Four Press Release Best Practices
By Danielle Cobb, Communications Coordinator
Every couple of years the press release is declared dead. Yet the thousands of press releases issued over newswires each and every day are proof that its obituary hasn’t been written yet. Companies don’t need to issue press releases to get media coverage, but doing so has its benefits:
- Establishing credibility
- Showing business momentum
- Search engine optimization
- For public companies, communicating valuable information to shareholders
Press releases get a bum rap because some companies issue them to announce trivial things like new websites, minor upgrades to products, and other things that frankly, no one cares about. That said, if your company has important news to share, the press release is still the best vehicle to get the word out.
Your press release is a direct reflection of your brand. You don’t want it lining your media contacts’ trashcan, do you? Are you making press release writing mistakes that you don’t even know about?
Here are four press release best practices:
Give Your Headline Some Sizzle
I hate to say it, but most press release headlines are boring. This is your opportunity to bring the reader into your world. Don’t squander it! It’s a cutthroat world out there and the headline might be the reason someone decides to give your story a chance…or look the other way. Powerful adjectives and active verbs are a great start for eye-catching headlines.
As a rule, the headline should be simple and short so people (and search engines) don’t get lost. Clear language is essential, and avoid jargon at all costs. Make it interesting and always consider the WIIFM (What’s in it for me?).
It’s a best practice to write press releases in the “inverted pyramid” style. That’s why the lead is so important. It’s the first thing people see (after the headline, of course), so the most important details should come first. Also, it should be engaging enough to capture the reader’s attention.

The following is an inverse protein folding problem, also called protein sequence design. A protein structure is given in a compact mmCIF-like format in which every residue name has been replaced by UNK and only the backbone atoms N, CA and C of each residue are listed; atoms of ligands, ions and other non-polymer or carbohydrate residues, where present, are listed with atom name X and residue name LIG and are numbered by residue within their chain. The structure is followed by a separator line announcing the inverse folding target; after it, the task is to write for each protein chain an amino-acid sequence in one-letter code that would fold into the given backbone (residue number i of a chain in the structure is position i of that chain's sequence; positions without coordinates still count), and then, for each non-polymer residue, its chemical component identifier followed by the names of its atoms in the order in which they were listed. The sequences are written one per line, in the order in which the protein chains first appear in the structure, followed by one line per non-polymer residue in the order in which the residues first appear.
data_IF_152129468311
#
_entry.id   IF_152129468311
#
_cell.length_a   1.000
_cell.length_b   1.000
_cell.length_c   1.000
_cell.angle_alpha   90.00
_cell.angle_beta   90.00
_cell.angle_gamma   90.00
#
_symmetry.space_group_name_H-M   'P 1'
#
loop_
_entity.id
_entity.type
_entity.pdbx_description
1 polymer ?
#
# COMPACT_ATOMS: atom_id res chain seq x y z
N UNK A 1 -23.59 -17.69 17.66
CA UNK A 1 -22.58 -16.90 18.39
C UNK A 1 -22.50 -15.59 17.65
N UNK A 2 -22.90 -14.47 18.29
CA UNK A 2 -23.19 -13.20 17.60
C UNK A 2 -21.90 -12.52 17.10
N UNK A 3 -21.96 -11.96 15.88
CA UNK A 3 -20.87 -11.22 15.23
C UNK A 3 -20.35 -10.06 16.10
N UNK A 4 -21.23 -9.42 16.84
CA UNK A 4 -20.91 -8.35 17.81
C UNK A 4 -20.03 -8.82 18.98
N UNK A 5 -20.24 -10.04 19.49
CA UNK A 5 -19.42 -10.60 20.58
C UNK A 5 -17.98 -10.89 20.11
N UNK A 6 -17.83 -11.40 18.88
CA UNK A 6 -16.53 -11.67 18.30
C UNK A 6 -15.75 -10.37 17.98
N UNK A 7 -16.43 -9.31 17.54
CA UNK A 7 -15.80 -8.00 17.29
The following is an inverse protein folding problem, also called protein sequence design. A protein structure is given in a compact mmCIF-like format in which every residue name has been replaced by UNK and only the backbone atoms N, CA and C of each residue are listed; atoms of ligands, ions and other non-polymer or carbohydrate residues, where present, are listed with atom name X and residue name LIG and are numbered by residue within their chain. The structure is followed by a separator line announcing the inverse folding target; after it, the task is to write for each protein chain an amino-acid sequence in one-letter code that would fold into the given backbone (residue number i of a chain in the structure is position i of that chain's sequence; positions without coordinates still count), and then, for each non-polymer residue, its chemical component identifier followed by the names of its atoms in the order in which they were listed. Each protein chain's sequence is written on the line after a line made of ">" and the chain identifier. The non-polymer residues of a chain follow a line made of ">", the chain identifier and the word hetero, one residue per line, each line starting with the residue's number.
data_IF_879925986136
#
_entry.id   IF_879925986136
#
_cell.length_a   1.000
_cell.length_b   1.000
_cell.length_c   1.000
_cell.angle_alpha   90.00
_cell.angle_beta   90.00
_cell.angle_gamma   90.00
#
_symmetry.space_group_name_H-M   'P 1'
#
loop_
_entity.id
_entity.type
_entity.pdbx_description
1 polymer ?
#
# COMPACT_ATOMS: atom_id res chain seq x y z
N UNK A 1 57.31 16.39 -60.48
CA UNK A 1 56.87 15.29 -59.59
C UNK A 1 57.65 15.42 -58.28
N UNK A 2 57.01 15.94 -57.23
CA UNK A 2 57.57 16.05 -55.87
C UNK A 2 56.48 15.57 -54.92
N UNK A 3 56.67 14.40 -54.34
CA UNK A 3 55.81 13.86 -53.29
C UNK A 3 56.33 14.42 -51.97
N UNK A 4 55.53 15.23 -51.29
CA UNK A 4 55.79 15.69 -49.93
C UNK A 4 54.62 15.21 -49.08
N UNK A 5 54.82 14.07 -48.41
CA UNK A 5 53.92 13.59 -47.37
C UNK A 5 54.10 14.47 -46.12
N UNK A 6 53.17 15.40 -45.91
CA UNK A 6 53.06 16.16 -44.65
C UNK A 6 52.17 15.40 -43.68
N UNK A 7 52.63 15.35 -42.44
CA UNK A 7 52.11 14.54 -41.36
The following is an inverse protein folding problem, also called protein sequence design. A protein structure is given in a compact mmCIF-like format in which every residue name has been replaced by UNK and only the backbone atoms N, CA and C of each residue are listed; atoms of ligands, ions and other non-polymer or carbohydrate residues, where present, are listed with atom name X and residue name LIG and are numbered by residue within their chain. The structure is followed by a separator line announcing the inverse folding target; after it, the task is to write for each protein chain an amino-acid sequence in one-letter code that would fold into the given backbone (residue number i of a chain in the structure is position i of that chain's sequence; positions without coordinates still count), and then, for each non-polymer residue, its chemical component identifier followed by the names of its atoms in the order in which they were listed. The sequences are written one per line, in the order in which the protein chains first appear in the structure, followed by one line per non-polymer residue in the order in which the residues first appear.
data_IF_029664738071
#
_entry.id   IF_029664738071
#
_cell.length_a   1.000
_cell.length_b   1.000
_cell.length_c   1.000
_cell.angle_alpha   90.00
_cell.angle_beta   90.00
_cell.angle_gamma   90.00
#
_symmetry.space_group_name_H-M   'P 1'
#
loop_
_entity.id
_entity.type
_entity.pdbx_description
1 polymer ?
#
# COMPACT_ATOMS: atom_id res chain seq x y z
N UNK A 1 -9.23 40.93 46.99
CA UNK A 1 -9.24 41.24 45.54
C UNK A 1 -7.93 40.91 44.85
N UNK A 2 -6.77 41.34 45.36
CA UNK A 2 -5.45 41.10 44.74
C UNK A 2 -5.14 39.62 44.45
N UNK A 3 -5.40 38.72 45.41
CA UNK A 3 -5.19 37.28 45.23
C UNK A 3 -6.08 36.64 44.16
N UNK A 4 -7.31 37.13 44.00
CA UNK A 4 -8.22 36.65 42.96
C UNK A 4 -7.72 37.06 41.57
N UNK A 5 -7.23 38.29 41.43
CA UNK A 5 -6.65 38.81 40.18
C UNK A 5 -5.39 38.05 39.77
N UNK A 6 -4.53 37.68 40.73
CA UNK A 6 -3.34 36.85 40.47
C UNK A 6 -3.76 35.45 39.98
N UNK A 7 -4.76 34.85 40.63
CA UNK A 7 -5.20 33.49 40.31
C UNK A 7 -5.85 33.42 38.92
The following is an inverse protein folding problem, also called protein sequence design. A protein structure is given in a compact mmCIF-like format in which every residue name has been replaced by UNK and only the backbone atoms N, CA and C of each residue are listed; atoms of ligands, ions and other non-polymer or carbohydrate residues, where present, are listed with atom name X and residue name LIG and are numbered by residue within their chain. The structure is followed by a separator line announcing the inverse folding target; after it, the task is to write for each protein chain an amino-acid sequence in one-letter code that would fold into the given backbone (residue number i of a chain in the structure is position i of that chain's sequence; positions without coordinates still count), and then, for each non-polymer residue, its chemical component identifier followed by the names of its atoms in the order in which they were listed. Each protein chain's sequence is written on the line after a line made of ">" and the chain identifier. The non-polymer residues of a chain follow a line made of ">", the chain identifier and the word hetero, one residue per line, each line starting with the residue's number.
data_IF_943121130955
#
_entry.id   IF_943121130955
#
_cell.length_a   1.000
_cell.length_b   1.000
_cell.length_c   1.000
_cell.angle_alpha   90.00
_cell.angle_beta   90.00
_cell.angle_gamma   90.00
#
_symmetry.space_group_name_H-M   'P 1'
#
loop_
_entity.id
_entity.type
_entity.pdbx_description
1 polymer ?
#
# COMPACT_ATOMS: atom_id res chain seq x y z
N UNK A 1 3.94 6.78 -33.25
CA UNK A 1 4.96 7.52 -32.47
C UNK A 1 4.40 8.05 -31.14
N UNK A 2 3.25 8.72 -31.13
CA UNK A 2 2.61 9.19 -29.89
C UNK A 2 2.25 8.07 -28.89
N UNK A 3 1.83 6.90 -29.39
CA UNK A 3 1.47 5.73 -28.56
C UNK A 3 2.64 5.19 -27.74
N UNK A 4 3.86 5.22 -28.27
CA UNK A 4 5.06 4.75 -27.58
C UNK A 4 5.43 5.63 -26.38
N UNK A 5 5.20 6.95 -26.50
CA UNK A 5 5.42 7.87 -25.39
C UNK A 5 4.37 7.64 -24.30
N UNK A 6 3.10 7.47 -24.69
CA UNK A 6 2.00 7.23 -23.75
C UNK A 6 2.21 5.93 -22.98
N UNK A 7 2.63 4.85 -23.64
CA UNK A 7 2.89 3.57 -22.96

Creativity is key here. How many times have you heard a boring, static lead that reads, “Today, company X is excited to announce…?” And that’s supposed to be enticing? Think again!
After you’ve written your standout lead, the first paragraph should cover all the bases – the 5 W’s: who, what, when, where and why.
It’s All About the Verb, Baby!
Press releases are different from an article in that you aren’t trying to paint a picture, but rather give a piece of news with all the facts. You need to be clear and concise, but also keep it interesting. A good way to do that is to use active rather than passive voice. There’s a big difference between “Molly ate the pizza” and “the pizza was eaten by Molly.” An active voice is more engaging and brings your verbs to life.
Another important element to consider is “person.” Person shows who or what does the action. Never use the second person, “you.” Always write in the third person. (i.e, “the reader,” “the buyer,” etc.)
Let Your Creativity Flow with Quotes
Just because a press release provides serious facts doesn’t mean you can’t get creative with it. Every press release needs a bit of excitement, and quotes are a great way to add some color. A best practice for quotes is to limit them to two – three sentences. They should also be written more colloquially than the rest of the press release. Here is the standard format for quotes:
“This is the first sentence of my quote that should introduce the big picture idea,” said Danielle Cobb, communications coordinator, (W)right On Communications. “The second sentence validates the first sentence of the quote. The third sentence can provide supporting facts or an emotional appeal to back up the big idea from the first sentence.” Finally, keep in mind that the punctuation should always be placed inside the quotation marks.
These are just some of the guidelines we follow when drafting press releases. If you have any other best practices, give us a shout in the comments below!